But many are. Sex will be had and whether it’s consensual or not depends on the unique circumstances of each situation and the laws in the state. While sexual contact between a prisoner and a staff member is always non-consenual under the Prison Rape Elimination Act, some states criminalize sexual contact between inmates. California criminalizes only sodomy between inmates. That’s an important distinction because much of the safety rhetoric surrounding the housing of transgender inmates depends on sexual activity between inmates being statutory sexual assault. It’s possible for two inmates in California to have sex with each other without committing rape.

And that’s the problem that, so far, remains unspoken: consensual sex in prisons is just as much of a problem as sexual violence. Consensual sex is still against the rules in all 50 states and subjects people to discipline. I’m highly critical of prison disciplinary systems, especially the enforcement of rules, but this one I support and my position has nothing to do with gender or sexuality. Rather, it has everything to do with my desire to see these women succeed.

Introducing a new population of prisoners, women who have male genitalia, adds a new — and quite frankly, for some, exciting — dimension to a prison subculture. Undoubtedly some women will seek sexual connection with an inmate with male genitalia; the California Department of Corrections and Rehabilitation bet on it when they started distributing condoms shortly after implementing a law that places transgender women in women’s prisons.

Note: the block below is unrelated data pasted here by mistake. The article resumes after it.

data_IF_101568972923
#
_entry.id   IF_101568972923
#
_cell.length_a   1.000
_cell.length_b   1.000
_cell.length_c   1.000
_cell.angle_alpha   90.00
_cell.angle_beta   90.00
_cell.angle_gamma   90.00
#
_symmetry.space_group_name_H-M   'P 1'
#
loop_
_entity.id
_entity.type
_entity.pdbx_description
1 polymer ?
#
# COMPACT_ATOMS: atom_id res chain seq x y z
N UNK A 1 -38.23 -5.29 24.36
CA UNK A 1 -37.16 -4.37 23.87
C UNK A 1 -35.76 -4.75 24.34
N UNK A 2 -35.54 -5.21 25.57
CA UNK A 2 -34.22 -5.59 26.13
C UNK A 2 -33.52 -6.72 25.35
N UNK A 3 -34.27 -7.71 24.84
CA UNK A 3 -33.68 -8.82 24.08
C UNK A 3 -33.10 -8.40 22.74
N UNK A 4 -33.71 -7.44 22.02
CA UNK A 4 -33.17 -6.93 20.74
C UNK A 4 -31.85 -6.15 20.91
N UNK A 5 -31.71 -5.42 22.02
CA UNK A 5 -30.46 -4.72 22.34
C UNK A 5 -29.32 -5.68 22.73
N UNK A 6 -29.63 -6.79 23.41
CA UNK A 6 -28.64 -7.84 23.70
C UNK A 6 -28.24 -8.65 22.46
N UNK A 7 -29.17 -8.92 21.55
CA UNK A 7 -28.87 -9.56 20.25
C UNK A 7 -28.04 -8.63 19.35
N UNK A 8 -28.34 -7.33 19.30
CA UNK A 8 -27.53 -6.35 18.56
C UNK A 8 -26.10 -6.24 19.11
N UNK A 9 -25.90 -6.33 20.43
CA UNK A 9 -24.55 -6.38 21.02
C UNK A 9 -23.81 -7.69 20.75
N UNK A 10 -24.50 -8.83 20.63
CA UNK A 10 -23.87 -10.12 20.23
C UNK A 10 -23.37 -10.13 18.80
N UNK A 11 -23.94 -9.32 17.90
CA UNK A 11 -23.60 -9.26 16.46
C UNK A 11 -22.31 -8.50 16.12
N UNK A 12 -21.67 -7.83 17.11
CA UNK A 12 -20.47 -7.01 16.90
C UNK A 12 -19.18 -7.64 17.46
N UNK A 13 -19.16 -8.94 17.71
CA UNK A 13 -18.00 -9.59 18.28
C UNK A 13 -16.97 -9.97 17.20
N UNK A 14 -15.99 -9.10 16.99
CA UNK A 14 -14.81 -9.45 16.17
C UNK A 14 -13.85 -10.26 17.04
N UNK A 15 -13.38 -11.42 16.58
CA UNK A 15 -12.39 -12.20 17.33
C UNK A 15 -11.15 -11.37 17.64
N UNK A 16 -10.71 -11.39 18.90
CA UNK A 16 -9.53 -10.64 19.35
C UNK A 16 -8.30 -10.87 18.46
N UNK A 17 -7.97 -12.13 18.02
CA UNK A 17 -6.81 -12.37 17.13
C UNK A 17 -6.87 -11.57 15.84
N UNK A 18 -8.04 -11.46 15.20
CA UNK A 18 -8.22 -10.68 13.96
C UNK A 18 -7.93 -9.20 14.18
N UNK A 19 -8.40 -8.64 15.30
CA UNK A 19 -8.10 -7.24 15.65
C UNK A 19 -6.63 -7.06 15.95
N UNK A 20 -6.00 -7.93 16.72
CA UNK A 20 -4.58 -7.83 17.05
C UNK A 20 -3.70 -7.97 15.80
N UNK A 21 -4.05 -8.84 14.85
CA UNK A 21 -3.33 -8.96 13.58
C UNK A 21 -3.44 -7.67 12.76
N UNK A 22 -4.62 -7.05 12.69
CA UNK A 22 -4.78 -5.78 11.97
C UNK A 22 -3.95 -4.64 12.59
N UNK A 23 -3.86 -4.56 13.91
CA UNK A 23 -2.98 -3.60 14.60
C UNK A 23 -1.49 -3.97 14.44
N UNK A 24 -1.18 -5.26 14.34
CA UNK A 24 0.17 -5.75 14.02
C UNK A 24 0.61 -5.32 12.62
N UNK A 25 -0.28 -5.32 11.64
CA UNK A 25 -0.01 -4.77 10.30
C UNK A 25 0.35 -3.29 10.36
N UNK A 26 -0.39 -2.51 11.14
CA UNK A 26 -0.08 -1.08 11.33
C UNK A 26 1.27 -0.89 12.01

Women in prison who embrace that subculture are “less inclined to introspection and continue to involve themselves in relationships, drugs, and other distractions to divert their attention away from looking at their own behavior,” according to researchers who’ve examined relationships in prison.

If a person’s life has become so out of control that they’re incarcerated, then they need to focus all of their energy on taking that control back. Investing energy in romantic or sexual connections diverts attention away from that goal. This is standard advice for anyone in recovery from substance abuse. Even if a prisoner is innocent or her confinement owes itself to purely structural factors, that person still needs to learn how to navigate those unjust systems to protect herself. A ‘bae’ or a ‘boo’ makes those lessons much harder.

Inmates admit that these aren’t really prosocial connections. In a survey of women incarcerated at the federal prison in Alderson, West Virginia, the most reported motivation attributed to prison sexual/romantic relationships is that they’re economic in nature. It’s essentially prostitution where the currency is ramen soup.